Thanks to Rahul Gandhi and other politicians, the multi-faceted puffer jacket seems to be gaining popularity this winterhttps://indianexpress.com/article/lifestyle/fashion/rahul-gandhi-burberry-puffer-jacket-5517701/

Thanks to Rahul Gandhi and other politicians, the multi-faceted puffer jacket seems to be gaining popularity this winter

A garment that was reportedly invented in 1936 by American entrepreneur Eddie Bauer, and was called the Skyliner, today, the puffer jacket is being sported by trendsetters like Rihanna, Madonna and the Duchess of Essex, Meghan Markle.

Congress president Rahul Gandhi

Congress president Rahul Gandhi (pictured) has trended on social media for multiple reasons. One of the recent ones has got to do with his sartorial choices. Earlier this year, Gandhi was trolled for wearing a Burberry puffer jacket valued at approximately Rs 70,000. Seemingly unfazed by the coat controversy, Gandhi continues to favour the clothing item. This winter, too, he has been spotted multiple times, pairing pristine white kurta pajamas with olive green, navy blue, black and beige variants of the sleeveless puffer jacket.

A garment that was reportedly invented in 1936 by American entrepreneur Eddie Bauer, and was called the Skyliner, today, the puffer jacket is being sported by trendsetters like Rihanna, Madonna and the Duchess of Essex, Meghan Markle. The jacket, if nothing else, is a throwback to the youthful outdoorsy persona, that its inventor, Bauer, personified. A unisex garment, favoured by both men and women, it has been retailed by high street and high-fashion brands alike — from Zara, Gap and Topshop to Alexander Mcqueen, Fendi and Pucci.

It’s rare to see Indian politicians endorsing high street fashion and brands, it’s even rarer for that endorsement to start a trend. For over 60 years, the Nehru jacket and topi have been dominating the sartorial choices of those in the hallowed halls of the Parliament. But Gandhi seems to have made the puffer jacket the go-to ensemble for many politicians this winter. Gandhi’s close friend and confidante Jyotiraditya Scindia has been seen wearing a checkered navy blue one. Deputy Chief Minister of Rajasthan Sachin Pilot has also been spotted wearing a zippered pintucked navy blue offering. Congress MP Deepender Singh Hooda wore a black Aston Martin, with horizontal stitching. “We have had the Nehru jacket as the go-to thing for politicians. Here, we have something hip, cool and very high street. It’s highly functional. The sleeveless versions, which Rahul wears, keep your hands free and the torso warm. It’s perfect for layering,” says Delhi-based menswear designer Sahil Aneja.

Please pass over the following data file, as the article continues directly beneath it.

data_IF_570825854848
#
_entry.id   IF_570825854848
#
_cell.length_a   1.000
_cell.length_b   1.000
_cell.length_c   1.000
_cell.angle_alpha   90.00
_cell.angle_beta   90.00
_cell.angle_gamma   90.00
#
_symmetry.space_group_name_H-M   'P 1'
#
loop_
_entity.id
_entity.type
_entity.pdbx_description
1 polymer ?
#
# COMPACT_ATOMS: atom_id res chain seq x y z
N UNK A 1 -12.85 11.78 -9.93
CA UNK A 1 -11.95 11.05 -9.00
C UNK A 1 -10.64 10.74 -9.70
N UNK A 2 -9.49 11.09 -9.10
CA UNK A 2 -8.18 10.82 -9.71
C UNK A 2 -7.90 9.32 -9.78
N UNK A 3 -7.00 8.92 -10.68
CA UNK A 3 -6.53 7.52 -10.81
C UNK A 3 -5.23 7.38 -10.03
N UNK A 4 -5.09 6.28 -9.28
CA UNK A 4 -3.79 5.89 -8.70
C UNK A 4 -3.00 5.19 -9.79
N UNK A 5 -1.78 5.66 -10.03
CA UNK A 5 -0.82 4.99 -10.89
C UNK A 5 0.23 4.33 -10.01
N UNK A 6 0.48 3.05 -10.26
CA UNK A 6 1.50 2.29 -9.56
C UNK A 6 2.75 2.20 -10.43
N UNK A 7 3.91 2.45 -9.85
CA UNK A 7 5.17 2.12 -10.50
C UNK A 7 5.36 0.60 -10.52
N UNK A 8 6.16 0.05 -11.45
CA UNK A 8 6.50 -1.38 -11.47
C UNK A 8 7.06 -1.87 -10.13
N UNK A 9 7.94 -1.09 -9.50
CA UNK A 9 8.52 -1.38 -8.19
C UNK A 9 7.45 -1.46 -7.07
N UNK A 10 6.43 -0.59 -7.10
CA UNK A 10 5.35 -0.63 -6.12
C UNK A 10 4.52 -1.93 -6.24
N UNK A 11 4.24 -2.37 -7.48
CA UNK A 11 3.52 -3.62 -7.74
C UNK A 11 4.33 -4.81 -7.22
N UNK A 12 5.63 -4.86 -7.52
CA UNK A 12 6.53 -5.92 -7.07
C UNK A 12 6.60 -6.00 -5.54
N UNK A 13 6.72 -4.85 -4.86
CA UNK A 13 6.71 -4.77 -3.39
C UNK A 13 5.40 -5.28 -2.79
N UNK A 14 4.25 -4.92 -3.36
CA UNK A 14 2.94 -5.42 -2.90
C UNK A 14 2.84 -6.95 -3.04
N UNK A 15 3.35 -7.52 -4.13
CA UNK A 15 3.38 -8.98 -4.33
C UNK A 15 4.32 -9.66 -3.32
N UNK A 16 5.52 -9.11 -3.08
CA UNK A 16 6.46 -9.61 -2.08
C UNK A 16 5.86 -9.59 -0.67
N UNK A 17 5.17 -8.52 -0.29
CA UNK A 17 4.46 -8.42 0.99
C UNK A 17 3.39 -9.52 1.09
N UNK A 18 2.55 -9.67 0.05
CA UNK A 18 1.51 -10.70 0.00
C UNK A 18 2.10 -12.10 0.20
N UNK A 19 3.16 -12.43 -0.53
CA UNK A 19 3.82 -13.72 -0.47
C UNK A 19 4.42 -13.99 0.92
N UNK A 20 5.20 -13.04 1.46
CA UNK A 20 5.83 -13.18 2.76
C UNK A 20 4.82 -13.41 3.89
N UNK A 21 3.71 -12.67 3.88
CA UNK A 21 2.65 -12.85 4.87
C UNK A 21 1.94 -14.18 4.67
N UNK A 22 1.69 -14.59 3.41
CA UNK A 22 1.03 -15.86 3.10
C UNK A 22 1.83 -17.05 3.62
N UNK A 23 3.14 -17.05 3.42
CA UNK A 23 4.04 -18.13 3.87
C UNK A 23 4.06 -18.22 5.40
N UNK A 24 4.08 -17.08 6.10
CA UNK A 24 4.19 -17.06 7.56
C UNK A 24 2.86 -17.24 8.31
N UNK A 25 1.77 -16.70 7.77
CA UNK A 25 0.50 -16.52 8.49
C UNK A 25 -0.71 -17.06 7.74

The clothing item gets its name from the ‘puffed up, or puffy’ space between the stitches. The puffiness is attributed to the quilting technique applied in making them. They are known for their signature light-weight feel. “It’s filled with down material, or down feathers, and is perfect to provide warmth, without the bulky feel of winter jackets,” shares Pranav Mishra of the label HUEMN. “It’s a versatile piece of clothing. Rahul Gandhi and company wearing it is a reflection of a larger trend, of athleisure wear being worn everywhere. We see people wearing it to work and to parties, at least in the urban space,” he adds. “What makes this even more appealing is that it compliments every body type — be it curvy, skinny, tall or short,” says Mishra. “We have had our own variants of the jacket — the bundi. We can use quilted material to give the same ‘puffy’ look. Scindia is working the look, and, in my opinion, he is one of the best-dressed politicians,” says Aneja. The jacket has a liberal dose of youthfulness attached to it. Gandhi and Scindia have, been spotted twining recently, in matching puffer jackets in different shades of green. “I don’t know how much political thought has gone into Rahul Gandhi wearing the puffer jacket, but it does make him more relatable to the younger lot,” attests Mishra. But even as the jacket, in all its variants, seems to be trending, it’s still difficult to make this a winter staple in India, as the down feathers, traditionally used as stuffing, are banned in India. It’s the quality of the said substance, that determines the price. “From what I know, we can’t make them here, as the material is banned. The only alternative is to produce them overseas and then retail them here,” says Mishra. “But irrespective of the issues that affect its production, the jacket is here to stay. We will see more of it in the future,” he adds.